Who cares about the Europa League?

It was a match that will be remembered for Erik Lamela’s rabona goal and Harry Kane’s hat-trick. But where were the fans?

Turnstile operators at White Hart Lane had an easy night when Asteras Tripolis visited for a Europa League match. A European match alone doesn’t seem enough to drag Spurs supporters through the gate these days. Factors including the profile of the opposition and the price of tickets resulted in a stadium not even two-thirds full.

There was a time when Tottenham Hotspur was famous for nights of European glory.  The club had a proud record in Europe, with gripping matches and stirring victories.  White Hart Lane would be full and the atmosphere electric.

Spurs won the very first UEFA Cup in 1972, and again in 1984. The victory over Anderlecht in the two-legged 1984 final became part of Tottenham folklore.  After drawing 1-1 in Brussels, the return match in North London also finished 1-1.  The subsequent penalty shootout made keeper Tony Parks an instant legend thanks to two saves.

Despite a bright Gazza-inspired start to the 1990s, the club struggled to qualify for Europe until the mid-2000s.  It seemed any kind of European competition would do – remember the Intertoto Cup?

For Spurs supporters, European football has gone from a longing to an expectation.  Nothing less than qualification for Europe is demanded from an expensive multi-national squad – a far cry from times when the likes of Calderwood, Nethercott, Edinburgh and Vega graced the White Hart Lane turf.

The expansion of the UEFA Champions League devalued the UEFA Cup – now rebranded as the Europa League – so much so that even some Spurs supporters have come to consider the Europa League an inferior competition not worthy of their patronage.  

This is unjustified snobbery.  Tottenham Hotspur played in the Champions League a few seasons ago, but one swallow does not a summer make.*

Was it snobbery that led to a paltry crowd of just 21,428 attending last Thursday’s Europa League match at White Hart Lane?  It was a factor, certainly, but not the only one. 

Tottenham had drawn its first two group matches and needed a win to kick-start its European campaign.

Visitors Asteras Tripolis led Group C after a draw with Beşiktaş and a win away at Partizan Belgrade.  They brought a small group of supporters who sat in the lower levels of the south-west corner.

The opposition may not have been world famous – it’s the Greek side’s first time in the Europa League group stages – but that cannot fully explain the low attendance.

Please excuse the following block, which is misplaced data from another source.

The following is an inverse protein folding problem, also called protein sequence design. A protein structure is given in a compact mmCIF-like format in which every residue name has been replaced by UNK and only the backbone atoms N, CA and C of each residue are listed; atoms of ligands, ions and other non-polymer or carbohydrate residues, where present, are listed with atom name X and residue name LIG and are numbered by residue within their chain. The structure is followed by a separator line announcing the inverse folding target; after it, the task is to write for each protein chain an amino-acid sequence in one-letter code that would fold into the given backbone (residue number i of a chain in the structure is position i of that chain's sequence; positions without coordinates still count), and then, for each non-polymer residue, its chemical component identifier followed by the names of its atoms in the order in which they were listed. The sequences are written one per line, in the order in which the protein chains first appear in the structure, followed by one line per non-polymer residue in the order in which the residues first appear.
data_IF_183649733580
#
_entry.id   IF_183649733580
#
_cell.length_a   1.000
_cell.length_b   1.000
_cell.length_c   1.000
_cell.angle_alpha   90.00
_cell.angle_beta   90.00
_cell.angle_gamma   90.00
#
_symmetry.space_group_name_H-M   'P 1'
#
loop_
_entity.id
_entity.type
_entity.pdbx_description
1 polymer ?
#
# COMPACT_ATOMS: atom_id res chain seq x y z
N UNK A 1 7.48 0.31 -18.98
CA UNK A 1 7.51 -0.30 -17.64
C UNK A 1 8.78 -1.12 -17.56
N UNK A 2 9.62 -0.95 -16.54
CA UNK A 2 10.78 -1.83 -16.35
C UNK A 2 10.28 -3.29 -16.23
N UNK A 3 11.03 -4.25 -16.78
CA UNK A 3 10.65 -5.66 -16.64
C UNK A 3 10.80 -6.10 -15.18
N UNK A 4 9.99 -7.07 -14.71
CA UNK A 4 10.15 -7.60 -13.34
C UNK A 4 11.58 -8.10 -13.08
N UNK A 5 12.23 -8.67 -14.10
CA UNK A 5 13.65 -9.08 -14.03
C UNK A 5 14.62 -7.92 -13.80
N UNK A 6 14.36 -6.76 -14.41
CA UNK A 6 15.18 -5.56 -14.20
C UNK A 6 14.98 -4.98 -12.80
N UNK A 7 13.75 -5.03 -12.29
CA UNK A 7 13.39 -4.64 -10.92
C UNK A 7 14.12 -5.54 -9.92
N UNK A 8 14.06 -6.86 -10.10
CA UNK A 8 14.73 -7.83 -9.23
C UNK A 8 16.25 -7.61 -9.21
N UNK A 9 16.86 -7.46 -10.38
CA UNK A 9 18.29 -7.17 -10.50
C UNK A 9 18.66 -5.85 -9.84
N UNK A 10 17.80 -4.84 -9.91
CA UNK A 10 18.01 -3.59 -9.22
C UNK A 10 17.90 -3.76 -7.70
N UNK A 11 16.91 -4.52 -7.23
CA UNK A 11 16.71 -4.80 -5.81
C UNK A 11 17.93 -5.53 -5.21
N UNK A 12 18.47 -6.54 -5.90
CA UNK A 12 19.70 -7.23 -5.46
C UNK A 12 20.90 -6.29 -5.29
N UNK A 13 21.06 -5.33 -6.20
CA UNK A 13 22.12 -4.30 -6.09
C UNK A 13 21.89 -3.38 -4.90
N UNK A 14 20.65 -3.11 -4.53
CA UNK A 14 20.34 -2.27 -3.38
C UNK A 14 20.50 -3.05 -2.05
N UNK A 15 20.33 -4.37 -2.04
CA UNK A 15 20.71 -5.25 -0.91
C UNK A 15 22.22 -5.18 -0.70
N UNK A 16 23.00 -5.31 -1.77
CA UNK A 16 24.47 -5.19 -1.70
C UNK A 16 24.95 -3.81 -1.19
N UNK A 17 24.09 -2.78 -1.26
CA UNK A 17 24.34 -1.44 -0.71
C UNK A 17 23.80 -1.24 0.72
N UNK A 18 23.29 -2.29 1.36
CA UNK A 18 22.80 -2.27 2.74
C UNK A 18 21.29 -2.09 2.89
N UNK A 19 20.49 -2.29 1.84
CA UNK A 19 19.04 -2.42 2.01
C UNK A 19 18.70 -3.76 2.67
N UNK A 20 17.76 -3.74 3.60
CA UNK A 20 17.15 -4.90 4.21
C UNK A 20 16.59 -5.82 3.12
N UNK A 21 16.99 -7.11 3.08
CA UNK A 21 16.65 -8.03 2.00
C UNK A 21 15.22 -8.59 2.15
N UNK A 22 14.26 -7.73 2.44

Adult tickets were priced at £25, an increase of 25% from last season.  It’s a price rise for a match in a competition that has lost some of its lustre against opposition that stirs no emotion for home supporters.

The crowd seemed lost, uncertain, like a small child wearing clothes two sizes too big.  White Hart Lane can hold over 36,000.  Empty blue seats were visible around the stadium. Season ticket holders had decided to stay at home.

What a game they missed.  Lamela’s first-half rabona goal will live on in YouTube perpetuity, while Kane scored and conceded goals at will.

Despite the moments of brilliance from Lamela and Kane, the atmosphere was subdued.  The crowd lacked the critical mass to sustain songs, and the few visiting supporters seldom raised their voices.

Clubs like Spurs who have heard the Sirens’ song – in this case, the Champions League theme – are haunted by it and will never be satisfied until they hear that sweet music again.

Perhaps clubs like Asteras Napolis do care about the Europa League. A second-tier club in what has become a second-tier competition.

In many European leagues, there is a great divide between rich clubs and the rest. The rich and powerful squabble over the league title and Champions League places, while smaller, less financially fortunate clubs battle relegation and hope for Europa League qualification.

Who cares about the Europa League?  At the group stage: very few.  It is a victim of the Champions League’s success.

*Yes, Spurs sort of did qualify for the Champions League a few years later but missed out thanks to Chelsea winning the whole thing, but that shouldn’t engender a sense of entitlement among Spurs supporters.

Words by Ian Kerr, Thin White Line Magazine.

THE TURF